On Wednesday June 22, the US and European Union (EU) officials will meet in Oslo, Norway for a bilateral on aviation issues. As a part of this meeting they will discuss the EU Aviation Directive – the only program in the world to regulate the carbon pollution from airplanes. The Wall Street Journal is reporting that US will: “deliver its first formal objections to the European Union’s impending emission-trading plan for airlines”. This is the wrong position on legal, policy, and environmental grounds. It sends the wrong signal about the US commitment to battling global warming.
So today, Environmental Defense Fund is running an advertisement that calls for the airlines challenging this ground-breaking program to stop their attacks and instead focus on finding solutions to reducing aviation’s contribution to global warming. The US-based carriers have challenged this case in a European court. The advertisement follows from a letter that six major environmental groups sent to the carriers in May calling on them to stop challenging the EU’s efforts while claiming to be green. Unfortunately the news reports indicate that some in the US government support that position, although government officials reportedly declined to comment for the story.
As I said in the press release:
“It’s disappointing that some parties are apparently trying to align the U.S. government with the airlines against the world’s only enforceable program to reduce carbon pollution from airplanes. But we’re confident that within the administration, cooler heads will recognize that President Obama needs to fight carbon pollution, rather than allowing some in his administration to fight anti-pollution initiatives.”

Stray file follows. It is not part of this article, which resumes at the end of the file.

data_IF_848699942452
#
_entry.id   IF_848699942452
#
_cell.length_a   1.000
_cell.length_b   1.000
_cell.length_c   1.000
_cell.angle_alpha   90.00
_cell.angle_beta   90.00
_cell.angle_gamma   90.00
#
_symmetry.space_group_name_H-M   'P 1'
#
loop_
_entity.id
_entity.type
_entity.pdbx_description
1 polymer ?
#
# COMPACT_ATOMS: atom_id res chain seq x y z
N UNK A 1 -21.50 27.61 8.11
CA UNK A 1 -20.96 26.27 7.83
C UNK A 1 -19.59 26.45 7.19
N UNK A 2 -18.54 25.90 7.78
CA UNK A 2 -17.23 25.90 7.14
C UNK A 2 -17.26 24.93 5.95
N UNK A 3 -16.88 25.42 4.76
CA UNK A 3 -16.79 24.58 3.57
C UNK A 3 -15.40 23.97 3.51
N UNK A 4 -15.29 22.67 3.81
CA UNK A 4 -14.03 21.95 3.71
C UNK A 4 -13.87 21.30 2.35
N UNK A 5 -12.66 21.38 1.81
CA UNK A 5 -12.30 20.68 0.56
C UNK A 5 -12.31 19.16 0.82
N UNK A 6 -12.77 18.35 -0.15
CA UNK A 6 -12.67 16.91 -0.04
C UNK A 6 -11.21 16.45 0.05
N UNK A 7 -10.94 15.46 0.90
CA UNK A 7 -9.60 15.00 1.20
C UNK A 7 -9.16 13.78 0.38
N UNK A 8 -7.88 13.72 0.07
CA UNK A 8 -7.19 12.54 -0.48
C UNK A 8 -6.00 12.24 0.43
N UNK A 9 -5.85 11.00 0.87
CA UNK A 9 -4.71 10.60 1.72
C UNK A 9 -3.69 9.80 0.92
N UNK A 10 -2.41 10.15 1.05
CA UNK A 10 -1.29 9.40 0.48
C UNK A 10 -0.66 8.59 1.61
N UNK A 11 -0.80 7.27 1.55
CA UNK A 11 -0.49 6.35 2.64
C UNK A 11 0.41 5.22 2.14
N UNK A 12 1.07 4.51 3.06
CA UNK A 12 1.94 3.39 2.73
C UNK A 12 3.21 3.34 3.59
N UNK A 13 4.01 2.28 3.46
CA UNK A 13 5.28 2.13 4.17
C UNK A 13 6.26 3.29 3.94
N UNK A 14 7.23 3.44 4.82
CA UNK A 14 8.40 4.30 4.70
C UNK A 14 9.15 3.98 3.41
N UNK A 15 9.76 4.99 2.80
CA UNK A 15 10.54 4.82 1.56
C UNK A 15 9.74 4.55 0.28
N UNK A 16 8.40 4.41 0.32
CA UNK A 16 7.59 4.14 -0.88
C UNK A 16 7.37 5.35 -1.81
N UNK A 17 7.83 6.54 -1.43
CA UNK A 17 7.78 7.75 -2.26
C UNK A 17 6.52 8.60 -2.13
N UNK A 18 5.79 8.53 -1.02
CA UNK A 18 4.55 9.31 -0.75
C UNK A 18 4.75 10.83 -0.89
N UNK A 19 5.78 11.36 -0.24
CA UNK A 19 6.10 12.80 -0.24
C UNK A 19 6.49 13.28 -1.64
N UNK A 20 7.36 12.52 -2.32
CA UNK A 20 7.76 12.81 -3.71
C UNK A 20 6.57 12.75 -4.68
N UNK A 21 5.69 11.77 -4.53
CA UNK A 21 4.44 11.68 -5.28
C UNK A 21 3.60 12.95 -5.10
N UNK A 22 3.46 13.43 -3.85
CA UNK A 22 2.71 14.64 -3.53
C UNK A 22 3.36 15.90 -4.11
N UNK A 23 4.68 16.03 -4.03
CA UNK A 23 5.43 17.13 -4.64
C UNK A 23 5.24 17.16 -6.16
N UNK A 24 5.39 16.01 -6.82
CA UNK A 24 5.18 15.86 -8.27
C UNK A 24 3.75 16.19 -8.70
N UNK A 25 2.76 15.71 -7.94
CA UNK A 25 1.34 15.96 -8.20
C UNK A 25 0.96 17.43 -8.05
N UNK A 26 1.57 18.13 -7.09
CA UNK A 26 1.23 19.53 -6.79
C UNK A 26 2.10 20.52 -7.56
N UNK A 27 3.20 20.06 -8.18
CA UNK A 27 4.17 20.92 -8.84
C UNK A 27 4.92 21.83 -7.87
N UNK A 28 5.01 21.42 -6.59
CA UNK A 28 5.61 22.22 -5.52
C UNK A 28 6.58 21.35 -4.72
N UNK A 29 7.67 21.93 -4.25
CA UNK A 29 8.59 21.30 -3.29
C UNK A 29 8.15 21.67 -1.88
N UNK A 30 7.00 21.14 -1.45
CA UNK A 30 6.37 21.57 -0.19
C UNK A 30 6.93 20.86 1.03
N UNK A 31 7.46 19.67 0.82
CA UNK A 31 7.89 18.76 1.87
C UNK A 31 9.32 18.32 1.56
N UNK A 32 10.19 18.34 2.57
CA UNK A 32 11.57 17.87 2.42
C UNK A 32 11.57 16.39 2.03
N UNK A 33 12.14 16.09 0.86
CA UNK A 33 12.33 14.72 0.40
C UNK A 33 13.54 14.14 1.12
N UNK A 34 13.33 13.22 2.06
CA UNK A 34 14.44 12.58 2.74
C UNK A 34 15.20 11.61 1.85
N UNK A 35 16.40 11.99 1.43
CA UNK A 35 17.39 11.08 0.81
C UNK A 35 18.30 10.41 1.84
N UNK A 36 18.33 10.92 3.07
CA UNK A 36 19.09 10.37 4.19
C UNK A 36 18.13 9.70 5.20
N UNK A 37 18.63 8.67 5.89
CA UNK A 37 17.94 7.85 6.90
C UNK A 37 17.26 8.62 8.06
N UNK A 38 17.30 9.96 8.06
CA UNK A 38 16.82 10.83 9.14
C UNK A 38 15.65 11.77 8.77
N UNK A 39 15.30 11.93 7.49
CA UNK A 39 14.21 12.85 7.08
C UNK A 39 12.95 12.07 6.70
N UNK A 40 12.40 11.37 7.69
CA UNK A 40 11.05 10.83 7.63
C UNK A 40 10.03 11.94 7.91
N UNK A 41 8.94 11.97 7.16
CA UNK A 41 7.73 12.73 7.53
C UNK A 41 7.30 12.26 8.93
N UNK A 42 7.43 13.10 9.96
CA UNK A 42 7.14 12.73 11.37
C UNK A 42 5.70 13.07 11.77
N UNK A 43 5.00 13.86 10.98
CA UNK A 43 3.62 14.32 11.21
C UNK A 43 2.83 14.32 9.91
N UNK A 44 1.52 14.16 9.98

The Wall Street Journal didn’t provide a copy of the reported position, but the article states that:
“According to people familiar with the U.S. position, American officials will argue that the EU is taking a unilateral approach that violates international treaties and is illegally asserting jurisdiction in other countries.”
The European program is legal, a reasonable approach to combat global warming, and necessary given the lack of global progress for the past 12 years in efforts to control aviation’s carbon pollution. Left unregulated, aviation emissions are on pace to quadruple by 2050. Now is not the time to pull back from efforts to combat global warming.
While the meeting between the EU and US will be important, it is the first of what will likely be a long discussion on this issue. The Europeans should stand firm as the sky will not fall when this program goes into operation next year. I hope that the US takes advantage of this opportunity and focuses on finding solutions to reduce US aviation pollution instead of fighting the only program in the world dealing with this challenge. After all, the EU program allows plenty of flexibility to carriers and allows country’s to develop an equivalent system at home.
Now is the time to reduce pollution, not strip pollution controls.